A robotic spacecraft from Northrop Grumman latched onto an old communications satellite in deep orbit and extended its lifespan by five more years. The Mission Extension Vehicle-2 (MEV-2) marked Northrop’s second successful docking of an object in space. The mission is part of the company’s efforts to kickstart an industry of life-extension services for dead, dying or errant satellites.
On March 12th, the MEV-2 craft started a month-long docking process with the Intelsat satellite. Docking was completed and confirmed successful by Northrop Grumman today at 1:34PM ET. It “was every bit as exciting and successful as the docking of MEV-1,” Joe Anderson, vice president of business development at SpaceLogistics, the Northrop subsidiary that launches MEVs, said during a press conference on Monday. Now, Intelsat’s IS-10-02 satellite can carry on beaming broadband communications to South America, Europe, Africa and the Middle East.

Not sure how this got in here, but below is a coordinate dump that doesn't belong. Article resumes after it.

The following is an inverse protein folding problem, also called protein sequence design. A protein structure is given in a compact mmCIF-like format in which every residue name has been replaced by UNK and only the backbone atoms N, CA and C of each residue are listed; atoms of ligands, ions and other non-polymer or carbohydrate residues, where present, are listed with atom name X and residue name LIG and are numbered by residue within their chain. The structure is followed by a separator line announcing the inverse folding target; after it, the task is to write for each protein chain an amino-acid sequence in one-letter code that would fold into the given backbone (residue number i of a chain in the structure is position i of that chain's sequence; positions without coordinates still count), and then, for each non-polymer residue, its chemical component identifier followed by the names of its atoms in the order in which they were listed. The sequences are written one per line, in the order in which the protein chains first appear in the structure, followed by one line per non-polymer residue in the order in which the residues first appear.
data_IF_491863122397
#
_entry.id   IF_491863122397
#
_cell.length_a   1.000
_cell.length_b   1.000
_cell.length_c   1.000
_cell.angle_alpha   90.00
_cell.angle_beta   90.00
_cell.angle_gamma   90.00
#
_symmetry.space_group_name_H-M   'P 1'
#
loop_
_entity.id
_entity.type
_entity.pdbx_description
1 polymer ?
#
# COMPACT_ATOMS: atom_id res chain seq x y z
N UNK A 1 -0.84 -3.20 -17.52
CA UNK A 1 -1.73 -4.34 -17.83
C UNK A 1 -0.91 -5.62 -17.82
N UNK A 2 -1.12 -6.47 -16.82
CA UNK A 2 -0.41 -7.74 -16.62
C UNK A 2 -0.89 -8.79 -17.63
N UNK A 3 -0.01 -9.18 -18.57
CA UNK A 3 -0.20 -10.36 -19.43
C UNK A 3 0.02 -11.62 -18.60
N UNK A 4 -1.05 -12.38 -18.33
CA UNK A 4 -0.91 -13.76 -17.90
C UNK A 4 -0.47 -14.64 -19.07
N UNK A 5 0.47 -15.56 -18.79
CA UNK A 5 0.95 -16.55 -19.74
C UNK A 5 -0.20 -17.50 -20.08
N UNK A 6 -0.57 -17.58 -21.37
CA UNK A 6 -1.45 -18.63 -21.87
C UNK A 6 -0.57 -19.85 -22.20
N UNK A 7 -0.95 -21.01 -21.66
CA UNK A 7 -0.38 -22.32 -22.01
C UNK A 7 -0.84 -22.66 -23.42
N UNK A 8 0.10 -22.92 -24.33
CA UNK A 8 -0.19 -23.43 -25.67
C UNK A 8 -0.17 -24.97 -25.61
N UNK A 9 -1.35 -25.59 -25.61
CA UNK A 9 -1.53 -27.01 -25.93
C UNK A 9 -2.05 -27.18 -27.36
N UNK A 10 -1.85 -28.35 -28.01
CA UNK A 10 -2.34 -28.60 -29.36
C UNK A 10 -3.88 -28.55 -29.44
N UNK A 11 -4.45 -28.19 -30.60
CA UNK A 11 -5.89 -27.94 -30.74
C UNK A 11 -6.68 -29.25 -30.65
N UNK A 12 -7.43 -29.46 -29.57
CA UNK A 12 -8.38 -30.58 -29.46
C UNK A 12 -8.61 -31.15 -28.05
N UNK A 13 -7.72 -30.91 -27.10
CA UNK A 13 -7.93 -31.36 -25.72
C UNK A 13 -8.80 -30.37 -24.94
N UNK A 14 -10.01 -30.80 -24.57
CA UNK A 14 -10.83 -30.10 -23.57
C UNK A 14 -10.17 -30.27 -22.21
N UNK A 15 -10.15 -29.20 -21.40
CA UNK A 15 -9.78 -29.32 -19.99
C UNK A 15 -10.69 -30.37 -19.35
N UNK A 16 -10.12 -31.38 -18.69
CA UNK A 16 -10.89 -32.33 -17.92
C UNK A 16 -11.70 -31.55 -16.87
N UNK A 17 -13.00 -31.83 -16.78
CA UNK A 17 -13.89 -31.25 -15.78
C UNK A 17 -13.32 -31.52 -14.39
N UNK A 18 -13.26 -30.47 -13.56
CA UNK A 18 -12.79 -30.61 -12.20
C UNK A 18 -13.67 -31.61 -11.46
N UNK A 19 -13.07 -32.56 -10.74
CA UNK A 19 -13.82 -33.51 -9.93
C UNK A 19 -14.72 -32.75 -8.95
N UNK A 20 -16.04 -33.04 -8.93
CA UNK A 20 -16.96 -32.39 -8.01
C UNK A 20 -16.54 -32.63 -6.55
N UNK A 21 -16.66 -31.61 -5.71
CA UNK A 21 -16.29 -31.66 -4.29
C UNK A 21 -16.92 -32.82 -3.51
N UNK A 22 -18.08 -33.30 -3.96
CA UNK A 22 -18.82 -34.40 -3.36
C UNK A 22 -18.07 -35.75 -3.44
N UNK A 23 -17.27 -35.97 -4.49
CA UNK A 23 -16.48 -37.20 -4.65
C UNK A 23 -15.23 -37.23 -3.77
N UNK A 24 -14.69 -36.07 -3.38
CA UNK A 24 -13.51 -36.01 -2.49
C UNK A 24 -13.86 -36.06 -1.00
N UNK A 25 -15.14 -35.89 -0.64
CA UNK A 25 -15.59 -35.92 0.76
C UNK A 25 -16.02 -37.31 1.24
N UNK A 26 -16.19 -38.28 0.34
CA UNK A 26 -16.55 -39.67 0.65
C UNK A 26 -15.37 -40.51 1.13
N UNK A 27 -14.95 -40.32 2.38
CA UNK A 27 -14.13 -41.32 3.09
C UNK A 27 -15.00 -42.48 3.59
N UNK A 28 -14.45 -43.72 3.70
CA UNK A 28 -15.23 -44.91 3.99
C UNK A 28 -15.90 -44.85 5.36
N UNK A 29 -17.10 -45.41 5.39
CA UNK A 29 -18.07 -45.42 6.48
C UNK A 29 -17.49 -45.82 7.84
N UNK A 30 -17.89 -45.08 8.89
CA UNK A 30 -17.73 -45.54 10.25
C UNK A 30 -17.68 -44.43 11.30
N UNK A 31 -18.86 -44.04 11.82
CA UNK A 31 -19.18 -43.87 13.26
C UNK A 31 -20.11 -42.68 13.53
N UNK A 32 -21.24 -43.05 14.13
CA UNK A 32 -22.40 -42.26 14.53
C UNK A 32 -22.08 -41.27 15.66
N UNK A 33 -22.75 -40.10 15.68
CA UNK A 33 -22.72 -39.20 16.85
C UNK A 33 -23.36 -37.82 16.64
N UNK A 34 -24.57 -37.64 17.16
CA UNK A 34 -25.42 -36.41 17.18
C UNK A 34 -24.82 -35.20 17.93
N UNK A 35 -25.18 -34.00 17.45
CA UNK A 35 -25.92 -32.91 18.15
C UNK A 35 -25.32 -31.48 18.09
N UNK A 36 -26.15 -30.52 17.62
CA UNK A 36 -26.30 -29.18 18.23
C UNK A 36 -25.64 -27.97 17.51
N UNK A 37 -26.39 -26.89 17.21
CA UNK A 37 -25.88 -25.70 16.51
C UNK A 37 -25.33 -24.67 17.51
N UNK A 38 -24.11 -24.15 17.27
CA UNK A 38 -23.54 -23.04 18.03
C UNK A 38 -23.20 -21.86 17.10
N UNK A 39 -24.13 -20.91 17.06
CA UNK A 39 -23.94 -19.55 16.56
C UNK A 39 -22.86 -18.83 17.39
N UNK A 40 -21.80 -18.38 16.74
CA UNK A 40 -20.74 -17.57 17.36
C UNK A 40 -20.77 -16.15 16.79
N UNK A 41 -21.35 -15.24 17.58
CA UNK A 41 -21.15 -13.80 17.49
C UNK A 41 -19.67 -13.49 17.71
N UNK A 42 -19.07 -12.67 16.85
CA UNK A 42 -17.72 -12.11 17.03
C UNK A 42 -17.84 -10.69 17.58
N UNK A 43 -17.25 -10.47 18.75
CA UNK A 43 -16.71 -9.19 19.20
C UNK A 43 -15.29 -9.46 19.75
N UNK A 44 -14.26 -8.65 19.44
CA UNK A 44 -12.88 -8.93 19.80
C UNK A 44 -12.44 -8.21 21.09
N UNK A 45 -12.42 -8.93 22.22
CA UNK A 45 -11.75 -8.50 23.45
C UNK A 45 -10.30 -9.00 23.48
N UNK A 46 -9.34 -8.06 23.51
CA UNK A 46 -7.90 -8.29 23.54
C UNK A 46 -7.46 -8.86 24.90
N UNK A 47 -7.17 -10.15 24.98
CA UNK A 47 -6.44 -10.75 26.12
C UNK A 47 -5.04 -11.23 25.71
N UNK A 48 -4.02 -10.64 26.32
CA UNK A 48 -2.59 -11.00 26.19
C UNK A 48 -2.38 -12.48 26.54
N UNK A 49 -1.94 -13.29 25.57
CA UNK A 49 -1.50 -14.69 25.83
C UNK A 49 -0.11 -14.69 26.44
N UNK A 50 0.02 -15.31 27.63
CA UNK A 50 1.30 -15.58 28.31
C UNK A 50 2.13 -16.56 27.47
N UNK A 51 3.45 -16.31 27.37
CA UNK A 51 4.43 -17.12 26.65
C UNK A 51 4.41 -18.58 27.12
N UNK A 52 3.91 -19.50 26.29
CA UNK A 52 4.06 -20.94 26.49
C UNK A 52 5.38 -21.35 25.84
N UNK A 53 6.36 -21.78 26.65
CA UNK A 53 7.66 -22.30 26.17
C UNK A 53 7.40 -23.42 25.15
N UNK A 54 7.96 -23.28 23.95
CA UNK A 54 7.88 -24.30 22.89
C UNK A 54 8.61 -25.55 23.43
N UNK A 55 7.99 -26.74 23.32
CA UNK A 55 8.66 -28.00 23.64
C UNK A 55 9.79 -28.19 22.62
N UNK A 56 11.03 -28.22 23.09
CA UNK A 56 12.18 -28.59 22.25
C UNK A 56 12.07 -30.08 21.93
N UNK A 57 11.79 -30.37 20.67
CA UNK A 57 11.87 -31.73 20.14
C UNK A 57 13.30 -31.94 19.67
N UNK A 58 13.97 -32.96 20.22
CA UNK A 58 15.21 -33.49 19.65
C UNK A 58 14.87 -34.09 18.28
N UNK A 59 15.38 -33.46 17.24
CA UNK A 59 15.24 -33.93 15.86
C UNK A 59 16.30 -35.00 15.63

The Northrop-Intelsat servicing contract was a “win-win situation,” said Jean-Luc Froeliger, a vice president at Intelsat, during a press conference on Monday. The IS-10-02 satellite was performing well, Froeliger said, but without Northrop’s MEV-2, they would’ve had to deorbit it because it was running low on fuel.
MEV-2 is currently clamped to the back of IS-10-02, serving as the satellite’s life support by providing renewed power and navigation control. The two will operate as a “combined stack” for the next five years. After that, MEV-2 will undock from IS-10-02 and set off to rendezvous with another client satellite.
IS-10-02 will die after MEV-2 leaves. A company spokeswoman said the satellite will retire to a “graveyard orbit,” or the place in space where old satellites can turn into space junk without getting in the way of younger satellites.
Northrop is also building an upgraded satellite servicing system called a Mission Robotic Vehicle (or MRV). That spacecraft will meet up with aging satellites to install orbital first-aid kits called Mission Extension Pods, designed to provide propulsion and power. Each MRV can carry six pods. MRV’s debut launch is slated for early 2024, Anderson said.
Update Monday 7:10PM ET: This story was updated to add Intelsat’s response to a question regarding the fate of IS-10-02 after MEV-2 leaves. It will die.